The nursery and floriculture industry is big business in Ventura County. Even after experiencing a decline in sales during the recession, the most recent crop report lists nursery stock as our third highest value crop at $180,057,000 (down from $298,690,000 in 2007-2008). Cut flowers are in the number four spot and brought in $47,348,000 (down from $51,297,000 in 2007-2008).
This map shows where these crops are grown within the county.
- Author: Chris M. Webb
Research to fight Huanglongbing (HLB), the deadly citrus disease carried by the Asian citrus psyllid, is taking place throughout our nation and the world. Industry-wide urgency is funding a variety of research in search of a solution.
In 2010 a National Academy of Sciences panel concluded that genetic engineering “holds the greatest hope”. A promising genetic engineering study, developed by a scientist at Texas A&M’s Texas AgriLife Research and Extension Center is moving into the field testing stage.
Using spinach defensin proteins to help protect citrus trees and then exposing the trees to the bacterium, lab and greenhouse studies show infection rates are very low even when the trees are exposed to higher concentrations of infected insects then would be found in a commercial grove. The type of defensing protein used in the study can be found in plants, insects and mammals.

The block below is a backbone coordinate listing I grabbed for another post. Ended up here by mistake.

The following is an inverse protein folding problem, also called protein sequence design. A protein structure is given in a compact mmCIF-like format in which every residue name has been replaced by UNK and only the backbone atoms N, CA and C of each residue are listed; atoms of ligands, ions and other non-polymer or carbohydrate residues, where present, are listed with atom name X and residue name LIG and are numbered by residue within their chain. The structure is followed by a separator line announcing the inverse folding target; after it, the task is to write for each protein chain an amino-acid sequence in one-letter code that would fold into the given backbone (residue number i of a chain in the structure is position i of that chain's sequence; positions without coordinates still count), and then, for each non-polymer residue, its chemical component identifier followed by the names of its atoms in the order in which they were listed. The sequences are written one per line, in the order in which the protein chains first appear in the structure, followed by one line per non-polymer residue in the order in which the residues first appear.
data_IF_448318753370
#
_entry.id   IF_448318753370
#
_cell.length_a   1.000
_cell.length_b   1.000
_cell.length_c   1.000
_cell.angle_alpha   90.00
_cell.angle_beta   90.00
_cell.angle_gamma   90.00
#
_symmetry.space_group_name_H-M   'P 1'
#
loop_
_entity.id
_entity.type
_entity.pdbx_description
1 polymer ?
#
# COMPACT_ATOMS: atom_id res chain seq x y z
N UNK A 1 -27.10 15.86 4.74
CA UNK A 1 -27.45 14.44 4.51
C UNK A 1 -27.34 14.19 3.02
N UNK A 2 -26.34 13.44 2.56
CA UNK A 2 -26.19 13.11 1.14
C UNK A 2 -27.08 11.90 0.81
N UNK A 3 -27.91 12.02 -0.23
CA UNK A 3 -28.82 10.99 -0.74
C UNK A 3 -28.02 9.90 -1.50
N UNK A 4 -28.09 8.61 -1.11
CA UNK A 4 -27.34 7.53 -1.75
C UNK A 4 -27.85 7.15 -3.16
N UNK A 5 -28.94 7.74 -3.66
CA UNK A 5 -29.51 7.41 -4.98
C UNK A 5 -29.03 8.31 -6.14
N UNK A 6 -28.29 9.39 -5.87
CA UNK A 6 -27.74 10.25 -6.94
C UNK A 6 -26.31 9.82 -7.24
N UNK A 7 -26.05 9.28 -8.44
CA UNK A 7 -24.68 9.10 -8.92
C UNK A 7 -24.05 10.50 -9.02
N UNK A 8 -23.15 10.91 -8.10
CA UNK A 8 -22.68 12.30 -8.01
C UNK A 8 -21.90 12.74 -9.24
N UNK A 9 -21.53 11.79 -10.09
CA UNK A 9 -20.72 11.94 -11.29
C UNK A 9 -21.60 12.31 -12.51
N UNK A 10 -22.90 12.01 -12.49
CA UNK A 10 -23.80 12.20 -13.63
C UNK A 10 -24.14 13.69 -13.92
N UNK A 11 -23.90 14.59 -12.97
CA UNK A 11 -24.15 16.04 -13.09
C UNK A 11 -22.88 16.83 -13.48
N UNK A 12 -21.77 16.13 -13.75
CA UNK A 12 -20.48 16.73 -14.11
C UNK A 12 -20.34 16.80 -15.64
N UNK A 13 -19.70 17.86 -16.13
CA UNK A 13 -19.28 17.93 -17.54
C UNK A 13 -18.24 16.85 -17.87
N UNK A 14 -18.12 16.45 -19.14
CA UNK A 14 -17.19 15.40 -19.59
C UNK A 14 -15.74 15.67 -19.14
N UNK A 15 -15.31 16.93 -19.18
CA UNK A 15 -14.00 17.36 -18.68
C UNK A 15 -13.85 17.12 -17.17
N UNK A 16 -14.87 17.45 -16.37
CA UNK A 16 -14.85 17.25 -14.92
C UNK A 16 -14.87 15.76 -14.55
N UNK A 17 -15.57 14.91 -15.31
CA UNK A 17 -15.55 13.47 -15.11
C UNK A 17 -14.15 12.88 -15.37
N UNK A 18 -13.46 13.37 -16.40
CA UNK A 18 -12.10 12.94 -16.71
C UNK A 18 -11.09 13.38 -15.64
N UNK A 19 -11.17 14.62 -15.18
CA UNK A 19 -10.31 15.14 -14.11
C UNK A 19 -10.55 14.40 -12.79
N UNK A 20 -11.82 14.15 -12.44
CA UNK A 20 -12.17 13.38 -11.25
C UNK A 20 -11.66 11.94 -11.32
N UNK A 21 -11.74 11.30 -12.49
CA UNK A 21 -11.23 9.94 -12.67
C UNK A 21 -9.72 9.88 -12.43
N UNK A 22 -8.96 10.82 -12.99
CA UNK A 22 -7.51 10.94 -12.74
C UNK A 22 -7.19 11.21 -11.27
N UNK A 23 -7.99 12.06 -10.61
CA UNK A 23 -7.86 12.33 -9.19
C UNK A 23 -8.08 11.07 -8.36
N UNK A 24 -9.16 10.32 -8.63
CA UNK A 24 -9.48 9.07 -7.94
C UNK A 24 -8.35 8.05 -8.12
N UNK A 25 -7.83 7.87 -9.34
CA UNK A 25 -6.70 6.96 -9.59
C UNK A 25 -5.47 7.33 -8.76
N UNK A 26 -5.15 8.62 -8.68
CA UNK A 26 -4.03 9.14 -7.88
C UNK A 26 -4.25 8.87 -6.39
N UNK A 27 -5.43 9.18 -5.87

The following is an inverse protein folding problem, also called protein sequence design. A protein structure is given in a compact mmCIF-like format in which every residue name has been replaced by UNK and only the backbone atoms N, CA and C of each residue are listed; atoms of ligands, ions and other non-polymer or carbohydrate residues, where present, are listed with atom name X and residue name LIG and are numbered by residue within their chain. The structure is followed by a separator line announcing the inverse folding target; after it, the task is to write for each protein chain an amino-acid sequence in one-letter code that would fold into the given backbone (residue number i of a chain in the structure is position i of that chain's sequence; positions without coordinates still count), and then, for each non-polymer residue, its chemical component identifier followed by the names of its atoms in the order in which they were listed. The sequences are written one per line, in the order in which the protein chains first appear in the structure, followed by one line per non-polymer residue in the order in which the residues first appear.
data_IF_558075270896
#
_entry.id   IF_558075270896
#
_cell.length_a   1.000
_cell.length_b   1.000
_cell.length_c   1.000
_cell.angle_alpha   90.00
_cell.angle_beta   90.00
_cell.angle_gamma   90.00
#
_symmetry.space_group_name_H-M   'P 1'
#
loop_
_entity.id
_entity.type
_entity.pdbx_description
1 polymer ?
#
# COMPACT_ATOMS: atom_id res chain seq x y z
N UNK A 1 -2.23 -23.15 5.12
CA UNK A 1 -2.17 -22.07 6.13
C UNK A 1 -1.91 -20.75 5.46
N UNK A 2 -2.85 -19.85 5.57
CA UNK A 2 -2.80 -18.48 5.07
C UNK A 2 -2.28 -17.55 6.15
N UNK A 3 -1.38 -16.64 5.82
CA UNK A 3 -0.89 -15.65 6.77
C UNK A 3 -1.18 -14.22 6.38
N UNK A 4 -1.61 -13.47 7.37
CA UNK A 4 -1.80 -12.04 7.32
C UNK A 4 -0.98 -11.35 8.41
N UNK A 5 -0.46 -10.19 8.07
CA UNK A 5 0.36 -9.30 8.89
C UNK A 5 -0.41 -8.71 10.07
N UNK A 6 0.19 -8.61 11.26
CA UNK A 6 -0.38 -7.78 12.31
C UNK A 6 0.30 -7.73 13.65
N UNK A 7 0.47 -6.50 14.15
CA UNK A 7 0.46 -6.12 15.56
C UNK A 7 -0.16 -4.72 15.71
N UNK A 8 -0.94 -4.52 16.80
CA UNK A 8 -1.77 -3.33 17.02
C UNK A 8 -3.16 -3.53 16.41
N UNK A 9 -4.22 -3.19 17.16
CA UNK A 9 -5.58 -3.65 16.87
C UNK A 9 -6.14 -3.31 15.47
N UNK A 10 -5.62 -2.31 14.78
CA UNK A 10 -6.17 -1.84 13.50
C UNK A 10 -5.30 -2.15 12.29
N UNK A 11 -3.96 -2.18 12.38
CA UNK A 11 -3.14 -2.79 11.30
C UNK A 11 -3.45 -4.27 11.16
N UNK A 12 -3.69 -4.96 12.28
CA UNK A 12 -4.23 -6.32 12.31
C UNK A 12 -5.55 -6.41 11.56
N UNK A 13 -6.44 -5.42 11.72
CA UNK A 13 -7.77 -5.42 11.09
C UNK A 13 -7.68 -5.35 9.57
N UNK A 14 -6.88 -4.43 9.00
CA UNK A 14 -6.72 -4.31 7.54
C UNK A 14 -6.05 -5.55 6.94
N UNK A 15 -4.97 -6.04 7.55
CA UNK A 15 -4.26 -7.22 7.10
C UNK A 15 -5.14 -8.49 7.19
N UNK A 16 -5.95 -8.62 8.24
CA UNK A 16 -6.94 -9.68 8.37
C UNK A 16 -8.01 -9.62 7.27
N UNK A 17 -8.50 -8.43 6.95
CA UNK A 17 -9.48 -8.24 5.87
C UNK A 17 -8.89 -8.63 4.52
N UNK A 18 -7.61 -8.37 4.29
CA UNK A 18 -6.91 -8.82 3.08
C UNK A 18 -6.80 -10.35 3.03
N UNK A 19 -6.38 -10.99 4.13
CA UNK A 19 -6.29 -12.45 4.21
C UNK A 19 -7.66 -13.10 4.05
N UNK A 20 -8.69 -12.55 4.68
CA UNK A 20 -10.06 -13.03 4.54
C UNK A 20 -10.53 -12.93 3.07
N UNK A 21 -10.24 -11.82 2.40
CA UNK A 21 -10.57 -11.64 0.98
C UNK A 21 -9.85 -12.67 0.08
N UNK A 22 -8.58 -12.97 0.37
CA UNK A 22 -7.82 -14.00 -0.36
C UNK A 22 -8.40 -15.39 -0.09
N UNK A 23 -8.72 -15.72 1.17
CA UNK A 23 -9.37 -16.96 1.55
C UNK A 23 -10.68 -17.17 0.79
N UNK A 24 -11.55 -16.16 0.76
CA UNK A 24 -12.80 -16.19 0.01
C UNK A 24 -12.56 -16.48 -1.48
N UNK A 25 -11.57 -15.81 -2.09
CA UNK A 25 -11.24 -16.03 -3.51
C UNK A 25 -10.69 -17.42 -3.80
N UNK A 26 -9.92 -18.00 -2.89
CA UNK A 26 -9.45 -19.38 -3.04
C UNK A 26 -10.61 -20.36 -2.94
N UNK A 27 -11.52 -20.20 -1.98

To learn more please see the AP article, Spinach could be weapon against citrus scourge.
- Author: Chris M. Webb
Huanglongbing (HLB) the deadly disease carried by the Asian citrus psyllid has recently been detected in Los Angeles County.
UCCE Ventura County Farm Advisor Ben Faber, stresses that people are responsible for much of the movement of ACP. On their own, this insect roughly the size of a grain of rice, can travel about a mile over their lifetime.
The health of citrus trees, and the health of our local citrus industry, largely depends on the responsible handling and movement of plant materials and fruit. This is of particular importance when traveling out of the county, state or country.
Please see the message below from the CDFA (California Department of Food and Agriculture).
CITRUS DISEASE HUANGLONGBING DETECTED IN HACIENDA HEIGHTS AREA OF LOS ANGELES COUNTY